Australia: The Land Where Time Began

A biography of the Australian continent 

Cainozoic Era - aka Cenozoic

This is the era encompassing the last 66.4 million years of the history of the Earth, that had been divided into the Tertiary, 64.8 million years and Quaternary, 1.6 million years. Some have now divided the Tertiary into 2 parts, the Palaeogene, 66.4-23.7 Ma, and the Neogene, 23.7-1.6 Ma.

At the close of the Cretaceous there was a sudden cooling, the long time warm to hot climates of the world that were a feature of the Mesozoic began to deteriorate. The Cainozoic was characterised by fluctuating temperature regimes in which there were glaciations occurring as the world headed towards the major glaciation of the Pleistocene. It was during the the Cainozoic that 2 events occurred that had a large effect on the global climate, the Himalayas, and others, rose as India collided with Asia and the gaps between the Antarctica and the southern tip of South America and the Australian continent opened, allowing the Southern Ocean the unrestricted circulation that became the circumpolar current.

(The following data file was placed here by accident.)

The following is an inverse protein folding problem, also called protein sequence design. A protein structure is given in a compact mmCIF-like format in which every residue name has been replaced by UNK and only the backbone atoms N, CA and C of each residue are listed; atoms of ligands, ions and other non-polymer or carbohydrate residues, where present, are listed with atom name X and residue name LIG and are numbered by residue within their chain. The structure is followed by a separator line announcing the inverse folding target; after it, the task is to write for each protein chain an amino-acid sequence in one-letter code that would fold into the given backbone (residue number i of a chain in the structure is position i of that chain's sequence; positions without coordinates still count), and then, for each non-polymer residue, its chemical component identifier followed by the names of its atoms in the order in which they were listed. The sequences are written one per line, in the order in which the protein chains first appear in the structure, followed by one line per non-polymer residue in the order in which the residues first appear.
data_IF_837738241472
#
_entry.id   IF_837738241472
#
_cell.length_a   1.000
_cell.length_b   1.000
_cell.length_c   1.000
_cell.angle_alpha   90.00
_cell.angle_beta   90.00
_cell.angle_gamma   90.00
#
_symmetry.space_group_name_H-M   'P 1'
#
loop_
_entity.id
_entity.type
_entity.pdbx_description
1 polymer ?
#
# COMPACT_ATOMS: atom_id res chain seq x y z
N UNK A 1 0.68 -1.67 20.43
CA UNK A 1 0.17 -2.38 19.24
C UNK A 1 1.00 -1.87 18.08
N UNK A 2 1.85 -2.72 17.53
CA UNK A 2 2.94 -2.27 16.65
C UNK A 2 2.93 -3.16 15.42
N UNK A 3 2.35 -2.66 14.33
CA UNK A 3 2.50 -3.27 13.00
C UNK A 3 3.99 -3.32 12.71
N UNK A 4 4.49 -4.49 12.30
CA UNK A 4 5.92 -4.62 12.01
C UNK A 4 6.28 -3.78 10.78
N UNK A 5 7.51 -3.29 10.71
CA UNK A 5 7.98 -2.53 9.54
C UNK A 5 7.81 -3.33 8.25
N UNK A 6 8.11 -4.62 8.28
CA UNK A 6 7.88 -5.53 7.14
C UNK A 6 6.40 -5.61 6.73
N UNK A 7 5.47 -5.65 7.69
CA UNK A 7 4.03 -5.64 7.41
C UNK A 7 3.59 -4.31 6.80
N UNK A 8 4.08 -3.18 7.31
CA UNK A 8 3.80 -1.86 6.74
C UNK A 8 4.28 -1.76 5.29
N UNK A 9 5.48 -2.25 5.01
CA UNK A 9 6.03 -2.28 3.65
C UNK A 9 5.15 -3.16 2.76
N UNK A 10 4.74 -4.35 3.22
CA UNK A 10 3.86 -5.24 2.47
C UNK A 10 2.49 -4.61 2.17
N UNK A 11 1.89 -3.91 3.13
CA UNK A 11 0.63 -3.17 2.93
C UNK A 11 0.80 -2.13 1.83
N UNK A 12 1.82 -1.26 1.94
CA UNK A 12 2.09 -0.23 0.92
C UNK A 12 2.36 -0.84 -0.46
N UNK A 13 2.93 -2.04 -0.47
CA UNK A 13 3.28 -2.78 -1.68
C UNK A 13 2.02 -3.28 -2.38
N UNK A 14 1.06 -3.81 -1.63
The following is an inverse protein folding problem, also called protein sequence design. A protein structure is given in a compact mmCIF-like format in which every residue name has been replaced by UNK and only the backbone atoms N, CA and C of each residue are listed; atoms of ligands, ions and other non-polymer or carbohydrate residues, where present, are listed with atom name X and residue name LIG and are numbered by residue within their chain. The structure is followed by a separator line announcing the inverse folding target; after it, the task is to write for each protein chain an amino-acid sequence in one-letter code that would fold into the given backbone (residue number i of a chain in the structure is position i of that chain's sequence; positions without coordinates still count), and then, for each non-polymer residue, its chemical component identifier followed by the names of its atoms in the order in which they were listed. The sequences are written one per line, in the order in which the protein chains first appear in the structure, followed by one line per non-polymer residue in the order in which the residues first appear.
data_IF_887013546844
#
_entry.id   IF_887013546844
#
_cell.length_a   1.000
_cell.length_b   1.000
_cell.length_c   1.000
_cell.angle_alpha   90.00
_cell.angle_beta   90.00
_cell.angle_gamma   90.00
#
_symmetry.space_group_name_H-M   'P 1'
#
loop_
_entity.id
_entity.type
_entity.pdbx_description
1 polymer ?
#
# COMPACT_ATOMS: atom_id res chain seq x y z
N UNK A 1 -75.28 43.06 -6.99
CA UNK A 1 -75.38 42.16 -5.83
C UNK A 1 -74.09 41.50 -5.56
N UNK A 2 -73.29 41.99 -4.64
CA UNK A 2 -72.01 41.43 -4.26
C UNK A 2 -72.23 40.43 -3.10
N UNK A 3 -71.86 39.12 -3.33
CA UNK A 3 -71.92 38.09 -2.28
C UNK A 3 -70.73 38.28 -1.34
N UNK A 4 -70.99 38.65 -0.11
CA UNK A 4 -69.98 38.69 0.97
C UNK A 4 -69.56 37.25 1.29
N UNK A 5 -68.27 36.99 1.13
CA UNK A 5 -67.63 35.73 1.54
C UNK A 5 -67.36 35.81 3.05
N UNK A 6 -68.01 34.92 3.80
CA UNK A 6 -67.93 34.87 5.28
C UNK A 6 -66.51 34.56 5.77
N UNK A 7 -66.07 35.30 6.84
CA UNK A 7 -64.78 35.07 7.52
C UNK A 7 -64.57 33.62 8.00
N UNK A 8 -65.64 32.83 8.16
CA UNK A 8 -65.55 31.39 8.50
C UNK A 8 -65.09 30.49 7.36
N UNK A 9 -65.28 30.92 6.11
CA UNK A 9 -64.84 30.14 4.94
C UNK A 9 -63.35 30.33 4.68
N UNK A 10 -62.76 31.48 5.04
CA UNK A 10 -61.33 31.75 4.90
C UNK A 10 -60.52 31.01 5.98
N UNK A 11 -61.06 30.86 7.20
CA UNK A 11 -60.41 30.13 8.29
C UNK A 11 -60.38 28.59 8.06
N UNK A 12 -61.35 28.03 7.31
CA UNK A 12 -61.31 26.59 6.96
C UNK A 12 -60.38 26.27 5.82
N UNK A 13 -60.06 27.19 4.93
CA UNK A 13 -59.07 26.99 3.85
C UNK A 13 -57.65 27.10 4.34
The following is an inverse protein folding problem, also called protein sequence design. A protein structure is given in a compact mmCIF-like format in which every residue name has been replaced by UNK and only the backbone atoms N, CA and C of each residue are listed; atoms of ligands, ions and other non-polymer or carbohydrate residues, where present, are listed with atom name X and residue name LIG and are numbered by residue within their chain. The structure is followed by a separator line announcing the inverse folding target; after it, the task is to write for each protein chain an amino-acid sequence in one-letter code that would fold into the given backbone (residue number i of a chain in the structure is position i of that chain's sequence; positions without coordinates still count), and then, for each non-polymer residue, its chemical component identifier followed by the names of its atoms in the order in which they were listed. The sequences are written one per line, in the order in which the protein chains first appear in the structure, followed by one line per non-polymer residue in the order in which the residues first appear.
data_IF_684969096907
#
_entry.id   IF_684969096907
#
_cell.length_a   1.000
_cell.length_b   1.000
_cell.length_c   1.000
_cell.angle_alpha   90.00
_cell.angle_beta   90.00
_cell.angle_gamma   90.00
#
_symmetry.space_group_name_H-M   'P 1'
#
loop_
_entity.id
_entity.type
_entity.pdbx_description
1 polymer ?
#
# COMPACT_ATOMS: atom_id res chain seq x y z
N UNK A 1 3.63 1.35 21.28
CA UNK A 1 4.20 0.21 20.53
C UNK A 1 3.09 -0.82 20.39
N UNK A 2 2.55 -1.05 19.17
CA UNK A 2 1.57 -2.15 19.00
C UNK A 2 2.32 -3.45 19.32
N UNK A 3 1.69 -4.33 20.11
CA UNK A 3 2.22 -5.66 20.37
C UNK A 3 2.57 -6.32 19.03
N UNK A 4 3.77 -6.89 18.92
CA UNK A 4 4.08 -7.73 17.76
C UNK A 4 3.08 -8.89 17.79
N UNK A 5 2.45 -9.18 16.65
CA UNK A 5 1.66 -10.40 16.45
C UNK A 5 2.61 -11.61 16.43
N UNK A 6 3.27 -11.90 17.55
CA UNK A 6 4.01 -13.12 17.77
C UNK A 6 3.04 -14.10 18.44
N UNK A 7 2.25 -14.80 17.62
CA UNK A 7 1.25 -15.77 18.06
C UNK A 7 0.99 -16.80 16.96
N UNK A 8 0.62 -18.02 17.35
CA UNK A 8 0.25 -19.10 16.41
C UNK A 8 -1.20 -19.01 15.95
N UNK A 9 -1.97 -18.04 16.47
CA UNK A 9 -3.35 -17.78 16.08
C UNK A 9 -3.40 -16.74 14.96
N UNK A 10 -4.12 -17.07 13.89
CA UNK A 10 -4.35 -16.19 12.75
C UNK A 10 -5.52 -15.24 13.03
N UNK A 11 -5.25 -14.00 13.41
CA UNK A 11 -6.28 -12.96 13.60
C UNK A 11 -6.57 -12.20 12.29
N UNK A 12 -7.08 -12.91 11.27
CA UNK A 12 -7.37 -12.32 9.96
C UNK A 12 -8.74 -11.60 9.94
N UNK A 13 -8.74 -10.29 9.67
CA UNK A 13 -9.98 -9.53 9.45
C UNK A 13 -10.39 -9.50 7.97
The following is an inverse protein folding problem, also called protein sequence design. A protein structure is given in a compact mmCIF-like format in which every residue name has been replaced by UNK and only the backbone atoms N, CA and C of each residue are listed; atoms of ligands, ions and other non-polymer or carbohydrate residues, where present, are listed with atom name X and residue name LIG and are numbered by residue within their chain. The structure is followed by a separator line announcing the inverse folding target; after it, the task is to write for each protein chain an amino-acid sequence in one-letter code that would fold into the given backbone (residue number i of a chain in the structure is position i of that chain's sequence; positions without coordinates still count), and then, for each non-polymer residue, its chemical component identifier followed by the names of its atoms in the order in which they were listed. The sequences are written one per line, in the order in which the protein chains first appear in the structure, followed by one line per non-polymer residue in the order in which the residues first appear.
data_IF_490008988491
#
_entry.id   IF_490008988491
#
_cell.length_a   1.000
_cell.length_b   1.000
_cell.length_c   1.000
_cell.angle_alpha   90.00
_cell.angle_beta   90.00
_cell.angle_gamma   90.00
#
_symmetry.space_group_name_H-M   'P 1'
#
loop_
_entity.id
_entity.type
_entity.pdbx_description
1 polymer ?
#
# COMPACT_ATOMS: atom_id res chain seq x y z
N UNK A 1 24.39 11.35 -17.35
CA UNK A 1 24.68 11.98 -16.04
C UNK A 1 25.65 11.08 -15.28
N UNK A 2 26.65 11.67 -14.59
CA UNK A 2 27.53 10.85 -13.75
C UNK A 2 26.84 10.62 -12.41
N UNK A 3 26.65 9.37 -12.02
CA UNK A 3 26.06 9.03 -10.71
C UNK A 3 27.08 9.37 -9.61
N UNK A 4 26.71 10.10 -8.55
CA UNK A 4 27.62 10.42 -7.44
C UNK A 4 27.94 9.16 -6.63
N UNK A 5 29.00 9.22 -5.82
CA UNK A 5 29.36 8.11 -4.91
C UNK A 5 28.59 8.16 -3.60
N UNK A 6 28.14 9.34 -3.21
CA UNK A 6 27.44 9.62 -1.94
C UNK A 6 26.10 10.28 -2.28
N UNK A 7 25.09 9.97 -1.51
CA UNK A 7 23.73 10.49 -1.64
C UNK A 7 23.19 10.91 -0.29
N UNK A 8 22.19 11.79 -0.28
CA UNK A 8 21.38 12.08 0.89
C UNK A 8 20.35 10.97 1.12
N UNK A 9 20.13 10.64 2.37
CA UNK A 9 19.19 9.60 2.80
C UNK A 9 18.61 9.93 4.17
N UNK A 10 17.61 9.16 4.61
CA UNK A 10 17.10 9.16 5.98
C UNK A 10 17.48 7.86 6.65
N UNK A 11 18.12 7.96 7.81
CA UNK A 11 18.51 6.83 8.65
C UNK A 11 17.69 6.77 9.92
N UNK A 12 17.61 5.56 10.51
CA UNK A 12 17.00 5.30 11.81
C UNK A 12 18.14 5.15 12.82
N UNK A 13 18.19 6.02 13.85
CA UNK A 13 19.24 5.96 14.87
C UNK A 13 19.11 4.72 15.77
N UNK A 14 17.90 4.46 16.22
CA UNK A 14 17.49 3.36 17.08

At the start of the Cainozoic the global sea level was much higher than at the present, being possibly up to 100 m higher. The sea level was still about 50 m higher than the present after the rapid drop that occurred as a result of the cooling that occurred in the Terminal Cretaceous Event.

Sources & Further reading

  1.  A.P. Kershaw, H.A. Martin, & J.R.C. McEwan Mason, in Hill, Robert S., (ed.), 1994, History of the Australian Vegetation, Cambridge University Press.
  2. Hope in Hill, Robert S., (ed.), 1994, History of the Australian Vegetation, Cambridge University Press
  3. Mary E. White, The Nature of Hidden Worlds, Reed, 1993
Author: M. H. Monroe
Last Updated 30/09/2011


Cainozoic Climate Cainozoic Carbon Cycle


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